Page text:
b) the proposal of regulatory instruments for the definition of intended goals, with particular reference to the role of urban planning and the evaluation of its consequences; for laws for the protection and development and the regulation of economic and commercial activities that have special relevance to the characteristic expressions of the territory or country of reference, including through the imposition of limits and conditions, derogating from the general regulations, on the use of assets and the exercise of economic activities, when necessary for the protection and preservation of the social fabric, cultural identity and specificity of the urban context and its community;

c) the proposal of tax instruments to encourage residency (tax relief) or to discourage the intensive exploitation of goods and resources (polluter pays principle);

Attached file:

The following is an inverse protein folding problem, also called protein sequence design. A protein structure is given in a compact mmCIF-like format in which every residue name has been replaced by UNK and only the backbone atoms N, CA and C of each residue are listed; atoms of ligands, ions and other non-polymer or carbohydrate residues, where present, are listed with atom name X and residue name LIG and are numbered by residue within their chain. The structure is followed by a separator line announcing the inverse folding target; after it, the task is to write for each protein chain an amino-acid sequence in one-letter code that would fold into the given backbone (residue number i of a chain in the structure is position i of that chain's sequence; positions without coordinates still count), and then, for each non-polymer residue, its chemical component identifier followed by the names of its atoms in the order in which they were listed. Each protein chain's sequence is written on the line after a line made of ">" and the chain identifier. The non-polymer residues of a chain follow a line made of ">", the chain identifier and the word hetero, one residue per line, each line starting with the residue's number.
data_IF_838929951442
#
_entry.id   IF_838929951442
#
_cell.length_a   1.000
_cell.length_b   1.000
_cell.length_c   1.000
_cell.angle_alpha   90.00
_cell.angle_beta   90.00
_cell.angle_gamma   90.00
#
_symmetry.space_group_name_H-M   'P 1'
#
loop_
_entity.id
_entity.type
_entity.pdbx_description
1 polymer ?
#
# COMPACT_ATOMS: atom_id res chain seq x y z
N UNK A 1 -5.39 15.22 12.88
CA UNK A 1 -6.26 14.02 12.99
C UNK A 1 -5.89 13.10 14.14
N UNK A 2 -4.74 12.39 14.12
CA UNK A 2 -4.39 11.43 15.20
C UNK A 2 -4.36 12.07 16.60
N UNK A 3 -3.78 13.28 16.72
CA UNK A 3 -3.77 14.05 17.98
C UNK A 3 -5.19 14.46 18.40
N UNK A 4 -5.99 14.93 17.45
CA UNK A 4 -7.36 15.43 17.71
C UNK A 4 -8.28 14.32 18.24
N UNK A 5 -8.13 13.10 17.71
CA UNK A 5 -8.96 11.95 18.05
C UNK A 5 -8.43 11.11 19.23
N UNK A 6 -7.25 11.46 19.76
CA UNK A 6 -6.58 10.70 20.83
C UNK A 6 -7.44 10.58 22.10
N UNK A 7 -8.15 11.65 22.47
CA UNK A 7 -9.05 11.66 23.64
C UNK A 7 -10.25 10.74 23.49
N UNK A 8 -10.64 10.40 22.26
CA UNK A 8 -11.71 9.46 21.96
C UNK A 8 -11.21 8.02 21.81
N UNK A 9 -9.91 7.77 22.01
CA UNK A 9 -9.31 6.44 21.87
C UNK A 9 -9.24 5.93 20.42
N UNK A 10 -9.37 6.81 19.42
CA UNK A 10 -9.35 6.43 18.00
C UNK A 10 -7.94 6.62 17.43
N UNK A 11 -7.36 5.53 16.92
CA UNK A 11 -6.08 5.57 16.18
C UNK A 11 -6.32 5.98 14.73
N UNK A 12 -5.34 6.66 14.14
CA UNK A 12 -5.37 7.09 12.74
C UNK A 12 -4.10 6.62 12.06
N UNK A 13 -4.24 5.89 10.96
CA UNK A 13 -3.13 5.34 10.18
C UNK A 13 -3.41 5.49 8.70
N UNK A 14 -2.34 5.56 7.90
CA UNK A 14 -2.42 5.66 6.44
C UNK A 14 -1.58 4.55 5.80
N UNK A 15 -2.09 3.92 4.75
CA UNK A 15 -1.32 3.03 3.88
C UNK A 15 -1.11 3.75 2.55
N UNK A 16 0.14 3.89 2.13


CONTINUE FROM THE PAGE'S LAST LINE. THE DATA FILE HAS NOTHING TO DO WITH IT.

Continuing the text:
d) the involvement of the public and private sectors in forms of collaboration between citizens and the public administration for the care, management and redevelopment of public assets;

e) the solicitation and encouragement of public and private funding for social and economic investments and support for revitalisation projects by adopting awards criteria for the purpose of conservation and sustainable development for the allocation of funding;

f) the encouragement of interdisciplinary, national and supranational exchanges to compare different experiences and to foster awareness of the importance of the role of UNESCO governance policies (Steering Committee, Heritage Impact Assessment procedures, etc.);

g) the supporting of education, research and dissemination through museums, libraries, archives, theatres, cinemas and other institutions located in the city, considering these as indispensable players that contribute concretely to the quality of life in a city.